I'm currently working on a desktop application in Java (using JavaFX).
This application stores some user information, parts of which are sensitive. For example, if the user configures a proxy, it will store it into a file with encryption. Moreover, my application is calling a web API to execute auto-updates (with a basic authentication scheme).
Currently my application is closed source, and is used in a context that doesn't require high security. The implementation basically contains all the credentials needed to authenticate in the API, or to encrypt user settings. Basically, it contains something like (simplified, it's not "that obvious").
String login = "mysuperlogin", password = "mysuperpassword"; authenticateToApi(login, password); String encryptionKey = "mysuperencryptionkey"; encryptDataToFile(data, file, encryptionKey);
But: I know that this way of doing things is not secure at all! I know that it's possible to "decompile" Java and see the credentials/methods used by the application, and then use them to gain access to the "sensitive" information.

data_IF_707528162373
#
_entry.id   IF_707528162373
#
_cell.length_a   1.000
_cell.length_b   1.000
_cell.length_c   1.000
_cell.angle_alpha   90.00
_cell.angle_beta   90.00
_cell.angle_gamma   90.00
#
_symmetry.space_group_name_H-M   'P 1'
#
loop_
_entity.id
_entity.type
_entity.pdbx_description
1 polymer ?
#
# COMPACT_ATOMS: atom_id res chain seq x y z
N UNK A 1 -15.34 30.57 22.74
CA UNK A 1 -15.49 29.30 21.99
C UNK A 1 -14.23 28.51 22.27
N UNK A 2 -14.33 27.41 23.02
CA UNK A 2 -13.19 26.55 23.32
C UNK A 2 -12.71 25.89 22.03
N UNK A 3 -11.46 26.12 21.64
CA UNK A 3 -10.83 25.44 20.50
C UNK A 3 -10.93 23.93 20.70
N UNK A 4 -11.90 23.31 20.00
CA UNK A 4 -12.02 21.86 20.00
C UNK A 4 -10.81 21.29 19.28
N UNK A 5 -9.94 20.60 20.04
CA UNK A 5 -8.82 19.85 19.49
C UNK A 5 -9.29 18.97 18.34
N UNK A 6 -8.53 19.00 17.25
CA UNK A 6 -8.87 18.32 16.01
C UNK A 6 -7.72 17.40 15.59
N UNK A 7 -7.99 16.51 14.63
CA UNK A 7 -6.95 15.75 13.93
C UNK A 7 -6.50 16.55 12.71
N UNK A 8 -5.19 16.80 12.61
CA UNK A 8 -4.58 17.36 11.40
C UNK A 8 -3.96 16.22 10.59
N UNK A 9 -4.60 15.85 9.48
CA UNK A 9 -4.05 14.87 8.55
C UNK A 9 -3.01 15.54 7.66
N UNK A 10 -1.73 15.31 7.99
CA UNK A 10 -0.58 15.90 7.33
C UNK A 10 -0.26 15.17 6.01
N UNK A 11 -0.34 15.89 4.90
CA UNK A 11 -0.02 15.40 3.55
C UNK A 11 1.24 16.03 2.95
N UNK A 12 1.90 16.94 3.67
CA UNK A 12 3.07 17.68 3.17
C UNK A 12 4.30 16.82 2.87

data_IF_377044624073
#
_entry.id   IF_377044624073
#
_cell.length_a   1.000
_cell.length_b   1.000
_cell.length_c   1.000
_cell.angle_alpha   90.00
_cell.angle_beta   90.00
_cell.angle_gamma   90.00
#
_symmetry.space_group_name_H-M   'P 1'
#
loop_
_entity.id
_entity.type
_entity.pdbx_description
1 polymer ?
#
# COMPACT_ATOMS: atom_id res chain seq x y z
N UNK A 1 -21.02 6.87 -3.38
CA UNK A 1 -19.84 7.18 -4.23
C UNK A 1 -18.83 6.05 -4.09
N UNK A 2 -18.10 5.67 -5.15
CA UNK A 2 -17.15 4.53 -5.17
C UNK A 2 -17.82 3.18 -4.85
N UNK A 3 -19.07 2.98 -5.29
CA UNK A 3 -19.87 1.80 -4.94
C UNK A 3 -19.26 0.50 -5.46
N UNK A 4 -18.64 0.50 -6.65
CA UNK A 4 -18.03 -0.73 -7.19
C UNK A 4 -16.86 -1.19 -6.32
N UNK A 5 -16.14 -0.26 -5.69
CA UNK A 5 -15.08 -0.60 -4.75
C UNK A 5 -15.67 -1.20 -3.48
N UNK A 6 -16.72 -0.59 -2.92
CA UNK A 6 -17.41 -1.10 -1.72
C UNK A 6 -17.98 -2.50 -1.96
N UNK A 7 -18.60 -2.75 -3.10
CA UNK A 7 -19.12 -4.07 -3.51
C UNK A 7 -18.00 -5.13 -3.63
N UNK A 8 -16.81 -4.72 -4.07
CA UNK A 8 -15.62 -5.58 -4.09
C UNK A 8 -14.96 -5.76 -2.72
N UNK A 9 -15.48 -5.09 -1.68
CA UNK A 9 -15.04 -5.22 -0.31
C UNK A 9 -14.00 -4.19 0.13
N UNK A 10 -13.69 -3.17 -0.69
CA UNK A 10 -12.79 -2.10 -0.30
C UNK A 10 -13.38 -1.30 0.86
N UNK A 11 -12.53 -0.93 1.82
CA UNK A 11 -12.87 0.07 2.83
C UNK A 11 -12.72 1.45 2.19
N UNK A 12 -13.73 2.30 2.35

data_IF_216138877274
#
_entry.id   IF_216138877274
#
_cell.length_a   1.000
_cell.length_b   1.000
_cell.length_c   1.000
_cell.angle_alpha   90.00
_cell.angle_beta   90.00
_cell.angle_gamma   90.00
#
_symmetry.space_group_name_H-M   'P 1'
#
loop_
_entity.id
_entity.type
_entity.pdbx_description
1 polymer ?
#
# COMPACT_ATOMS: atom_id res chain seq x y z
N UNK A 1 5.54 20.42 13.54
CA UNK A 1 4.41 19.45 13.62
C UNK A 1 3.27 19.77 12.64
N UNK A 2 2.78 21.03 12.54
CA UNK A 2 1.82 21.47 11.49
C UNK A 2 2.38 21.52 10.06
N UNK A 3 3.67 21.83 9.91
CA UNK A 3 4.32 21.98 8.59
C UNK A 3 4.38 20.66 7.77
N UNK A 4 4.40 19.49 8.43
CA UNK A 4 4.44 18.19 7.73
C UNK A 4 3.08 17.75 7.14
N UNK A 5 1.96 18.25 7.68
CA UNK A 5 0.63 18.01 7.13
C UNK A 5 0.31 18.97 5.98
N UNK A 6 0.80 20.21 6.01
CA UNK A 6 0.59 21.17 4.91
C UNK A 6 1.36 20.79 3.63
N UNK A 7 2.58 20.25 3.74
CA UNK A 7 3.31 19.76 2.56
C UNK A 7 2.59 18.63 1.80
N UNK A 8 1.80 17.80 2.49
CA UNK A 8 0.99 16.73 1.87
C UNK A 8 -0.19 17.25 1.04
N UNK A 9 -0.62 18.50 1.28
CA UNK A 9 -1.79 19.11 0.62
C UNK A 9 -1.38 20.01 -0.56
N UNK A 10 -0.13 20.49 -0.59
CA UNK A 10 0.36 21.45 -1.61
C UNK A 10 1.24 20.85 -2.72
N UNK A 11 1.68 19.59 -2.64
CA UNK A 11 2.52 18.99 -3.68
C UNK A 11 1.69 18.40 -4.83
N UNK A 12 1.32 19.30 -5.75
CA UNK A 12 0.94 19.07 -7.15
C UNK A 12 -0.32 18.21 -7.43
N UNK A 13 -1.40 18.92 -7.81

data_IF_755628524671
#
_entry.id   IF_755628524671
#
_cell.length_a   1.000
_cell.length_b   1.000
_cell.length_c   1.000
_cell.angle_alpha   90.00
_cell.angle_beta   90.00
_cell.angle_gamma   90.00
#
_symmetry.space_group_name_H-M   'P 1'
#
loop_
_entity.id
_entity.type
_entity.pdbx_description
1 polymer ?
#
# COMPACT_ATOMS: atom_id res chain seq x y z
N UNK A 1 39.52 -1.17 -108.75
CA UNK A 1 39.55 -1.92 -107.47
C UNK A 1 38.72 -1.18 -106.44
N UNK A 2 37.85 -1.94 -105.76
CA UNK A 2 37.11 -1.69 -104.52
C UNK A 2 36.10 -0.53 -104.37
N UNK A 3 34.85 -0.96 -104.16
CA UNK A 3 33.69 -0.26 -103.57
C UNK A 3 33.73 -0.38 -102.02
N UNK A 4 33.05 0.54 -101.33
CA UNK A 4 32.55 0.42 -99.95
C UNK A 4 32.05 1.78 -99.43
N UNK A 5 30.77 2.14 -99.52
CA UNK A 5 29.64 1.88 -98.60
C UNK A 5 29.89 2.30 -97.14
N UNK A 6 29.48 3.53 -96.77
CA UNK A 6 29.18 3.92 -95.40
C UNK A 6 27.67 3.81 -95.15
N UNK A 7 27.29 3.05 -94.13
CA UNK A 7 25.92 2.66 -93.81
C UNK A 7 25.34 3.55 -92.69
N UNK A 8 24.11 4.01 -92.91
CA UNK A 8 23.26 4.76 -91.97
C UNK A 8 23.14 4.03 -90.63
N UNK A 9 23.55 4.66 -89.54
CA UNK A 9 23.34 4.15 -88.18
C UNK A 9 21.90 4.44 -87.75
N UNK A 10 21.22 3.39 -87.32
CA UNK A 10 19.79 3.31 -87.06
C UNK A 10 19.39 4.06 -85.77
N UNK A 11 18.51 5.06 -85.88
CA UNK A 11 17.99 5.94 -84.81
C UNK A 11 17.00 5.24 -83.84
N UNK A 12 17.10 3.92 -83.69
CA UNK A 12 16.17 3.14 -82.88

I'm planning to open-source my project this year, so I know I have to get the things done to provide a better security level, here are the options I see:
- Using properties filled on build time to include my credentials directly in the code, without including them into the source: this doesn't solve the "decompile" problem
- Using a key entered by user to secure every information: I don't like this solution because my application needs to be used with the lowest user "technical" intervention. Moreover, this doesn't solve the API credentials problems.
- Generate a key from the current system to encrypt data. But in open-source version, it will be possible to find the current system key, and then use it to access encrypted data.
I suppose that they are a lot of closed/open source programs that have this problems, but I can't figure out what's the "least worst" solution.